<< Back

Labor Representatives Discuss Plans to Reduce Emissions at the Western Climate Initiative Conference

Labor Representatives from the US and Canada Discuss Plans to Reduce Greenhouse Gas Emissions at the Western Climate Initiative Conference

Labor leaders available to comment on the concerns of working people in regards to climate change


Salt Lake City, UT – The Western Climate Initiative (WCI), a regional initiative to reduce greenhouse gas emissions, will hold a major stakeholder meeting in Salt Lake City, Utah on Wednesday, May 21st. Representatives from the Oregon, California and British Columbia Labor Federations plan to attend the meeting to ensure that the concerns of working people are included in the design of the Western Climate Initiative’s greenhouse gas reduction plan. That plan will likely include a greenhouse gas cap and trade program.

Labor representatives who will attend the WCI meetings stress that labor is concerned about climate change and wants to be part of the solution. They also want to make sure that the transition to a clean energy economy is carried out in a way that is fair and equitable.

“Any cap and trade system must take into account workers in vulnerable industries that will inevitably be affected,” said Jim Sinclair, president of British Columbia Federation of Labour. “We need to protect our industries against foreign manufacturers who haven’t introduced a cap and trade system and who continue to pollute.”

Under cap and trade, the government places a “cap” or limit on carbon emissions. Companies that emit greenhouse gases beyond the allowances that they “own” must buy more allowances. Companies that emit less than their allowance can sell (and profit from) their allowances.

The Western Climate Initiative was formed in February 2007, and its members include the states and provinces of Arizona, British Columbia, California, Manitoba, Montana, New Mexico, Oregon, Quebec, Utah and Washington. The goal of the WCI is to reduce greenhouse gas emissions in the West to 15 percent below 2005 levels by 2020.

The WCI is among many initiatives throughout the world that are aiming to reduce greenhouse gas emissions in an effort to slow the harmful effects of global warming. The European Union has already instituted a cap and trade system in its efforts to comply with the Kyoto Protocol, and the European experience revealed a number of lesions that could benefit newly developing initiatives. Under the European system, allowances were given away for free, which resulted in windfall profits for some energy companies rather than monies generating a fund for the public good and supporting efforts such as workforce development and training.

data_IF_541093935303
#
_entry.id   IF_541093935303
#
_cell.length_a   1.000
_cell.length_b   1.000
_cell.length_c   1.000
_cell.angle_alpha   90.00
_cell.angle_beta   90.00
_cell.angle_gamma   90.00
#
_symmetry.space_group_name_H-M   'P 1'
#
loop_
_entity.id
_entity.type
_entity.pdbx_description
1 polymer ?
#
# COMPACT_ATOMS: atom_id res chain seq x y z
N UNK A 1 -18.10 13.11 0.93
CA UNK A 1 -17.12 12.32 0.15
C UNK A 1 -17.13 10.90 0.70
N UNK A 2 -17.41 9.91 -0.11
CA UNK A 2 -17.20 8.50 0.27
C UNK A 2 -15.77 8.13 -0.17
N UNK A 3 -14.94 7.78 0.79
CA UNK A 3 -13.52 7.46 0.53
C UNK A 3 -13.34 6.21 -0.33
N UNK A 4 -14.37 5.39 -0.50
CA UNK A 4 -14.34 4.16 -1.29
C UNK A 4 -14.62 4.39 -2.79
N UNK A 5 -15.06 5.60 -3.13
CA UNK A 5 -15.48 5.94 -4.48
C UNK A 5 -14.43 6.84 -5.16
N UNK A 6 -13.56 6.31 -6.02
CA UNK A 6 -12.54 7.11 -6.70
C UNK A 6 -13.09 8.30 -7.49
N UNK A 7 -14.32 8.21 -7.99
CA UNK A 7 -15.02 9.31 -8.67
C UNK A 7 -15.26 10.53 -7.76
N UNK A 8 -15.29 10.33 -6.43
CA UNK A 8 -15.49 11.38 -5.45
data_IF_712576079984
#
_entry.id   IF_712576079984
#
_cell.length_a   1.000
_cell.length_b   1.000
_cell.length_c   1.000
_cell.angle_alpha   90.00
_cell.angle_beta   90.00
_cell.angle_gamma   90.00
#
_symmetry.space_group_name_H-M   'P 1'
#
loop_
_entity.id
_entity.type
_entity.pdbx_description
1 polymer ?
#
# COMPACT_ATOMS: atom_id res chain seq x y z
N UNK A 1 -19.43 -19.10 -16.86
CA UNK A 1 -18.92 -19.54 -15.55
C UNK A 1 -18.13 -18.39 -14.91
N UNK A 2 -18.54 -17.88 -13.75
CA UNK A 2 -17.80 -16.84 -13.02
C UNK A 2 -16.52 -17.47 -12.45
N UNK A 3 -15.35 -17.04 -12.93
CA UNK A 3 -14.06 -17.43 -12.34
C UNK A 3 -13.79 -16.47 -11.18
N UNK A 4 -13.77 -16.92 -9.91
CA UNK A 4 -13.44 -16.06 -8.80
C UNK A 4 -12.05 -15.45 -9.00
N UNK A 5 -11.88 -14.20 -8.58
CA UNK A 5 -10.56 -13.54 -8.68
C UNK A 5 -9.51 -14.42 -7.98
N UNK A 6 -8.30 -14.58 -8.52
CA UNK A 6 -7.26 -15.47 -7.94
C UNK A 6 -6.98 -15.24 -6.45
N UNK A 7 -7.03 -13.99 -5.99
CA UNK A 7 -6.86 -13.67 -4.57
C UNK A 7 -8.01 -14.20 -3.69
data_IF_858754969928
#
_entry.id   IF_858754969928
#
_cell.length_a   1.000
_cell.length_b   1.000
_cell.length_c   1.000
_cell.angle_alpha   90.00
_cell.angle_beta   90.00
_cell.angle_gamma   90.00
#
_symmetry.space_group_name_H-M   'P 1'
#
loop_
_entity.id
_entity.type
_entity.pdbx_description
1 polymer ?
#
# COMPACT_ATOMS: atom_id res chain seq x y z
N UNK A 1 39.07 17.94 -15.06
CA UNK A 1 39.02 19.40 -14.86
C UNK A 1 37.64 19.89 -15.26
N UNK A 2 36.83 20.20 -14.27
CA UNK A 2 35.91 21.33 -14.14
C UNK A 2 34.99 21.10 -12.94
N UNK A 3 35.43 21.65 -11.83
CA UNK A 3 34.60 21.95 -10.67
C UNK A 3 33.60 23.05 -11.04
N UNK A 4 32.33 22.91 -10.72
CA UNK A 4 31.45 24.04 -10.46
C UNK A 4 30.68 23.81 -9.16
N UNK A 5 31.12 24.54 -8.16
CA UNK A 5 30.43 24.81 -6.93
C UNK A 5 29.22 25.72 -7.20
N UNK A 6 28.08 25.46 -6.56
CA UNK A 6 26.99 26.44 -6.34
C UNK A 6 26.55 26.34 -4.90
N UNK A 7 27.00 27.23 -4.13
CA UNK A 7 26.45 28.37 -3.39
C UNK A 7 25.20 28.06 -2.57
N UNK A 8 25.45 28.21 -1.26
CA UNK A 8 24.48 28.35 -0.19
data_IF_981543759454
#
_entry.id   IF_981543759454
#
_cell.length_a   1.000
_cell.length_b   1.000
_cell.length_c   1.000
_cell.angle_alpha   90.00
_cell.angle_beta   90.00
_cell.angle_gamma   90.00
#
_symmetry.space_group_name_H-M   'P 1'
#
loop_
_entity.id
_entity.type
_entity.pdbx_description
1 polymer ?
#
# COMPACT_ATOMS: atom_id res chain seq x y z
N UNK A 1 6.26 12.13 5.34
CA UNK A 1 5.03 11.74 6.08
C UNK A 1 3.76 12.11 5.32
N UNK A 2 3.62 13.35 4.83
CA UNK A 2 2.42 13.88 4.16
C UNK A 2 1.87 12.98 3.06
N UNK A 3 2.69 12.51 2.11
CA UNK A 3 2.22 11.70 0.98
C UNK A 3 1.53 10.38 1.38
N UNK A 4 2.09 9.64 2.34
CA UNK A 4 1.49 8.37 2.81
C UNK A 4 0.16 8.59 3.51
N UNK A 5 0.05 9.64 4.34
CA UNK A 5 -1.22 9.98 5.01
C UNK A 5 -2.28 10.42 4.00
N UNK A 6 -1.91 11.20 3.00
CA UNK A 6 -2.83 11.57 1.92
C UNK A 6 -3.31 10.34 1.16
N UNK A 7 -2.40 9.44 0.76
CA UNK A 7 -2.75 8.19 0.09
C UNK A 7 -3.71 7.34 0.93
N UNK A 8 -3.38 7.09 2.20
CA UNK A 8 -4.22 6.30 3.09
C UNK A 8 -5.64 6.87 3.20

“Reaching our goals will require a broad mindset, including an understanding of the labor market and job training needs. Such an understanding is only possible through partnering with trade unions who have on-the-ground experience,” said Tim Rainey, executive director of the California Labor Federation’s Workforce and Economic Development program. Earlier this year, the California Labor Federation endorsed principles related to government policy to reduce climate change.

Barbara Byrd, secretary-treasurer of the Oregon AFL-CIO, was part of the International Trade Union Confederation delegation to the U.N. Climate Change Conference in Bali last December, and will be among the group of U.S. and Canadian labor leaders traveling to Salt Lake City to attend the WCI meeting. “Labor unions are learning from the experiences of our counterparts around the world. We know that efforts to deal with global warming present major opportunities to create good, family wage jobs – but only if labor is at the table to insist on wage and benefit standards,” said Byrd.

Unions from other Western states and provinces as well as the Canadian and U.S. national Labor Federations are watching the process and outcomes of the WCI, as well. “We are coming together in unprecedented ways to share information and make sure workers and jobs are part of the discussion,” Al Link, secretary-treasurer of the Washington State Labor Council.

The labor representatives will be available to speak with reporters at the offices of the Utah AFL-CIO, 2261 S. Redwood Rd., Suite M, from 4-6 pm Tuesday, May 20. Attending the WCI meeting will be:

Jim Sinclair, British Columbia Labor Federation (604) 908-3044
Peter Cooper, California Labor Federation (916) 402-6241
Barbara Byrd, Oregon AFL-CIO (503) 585-6320


<< Back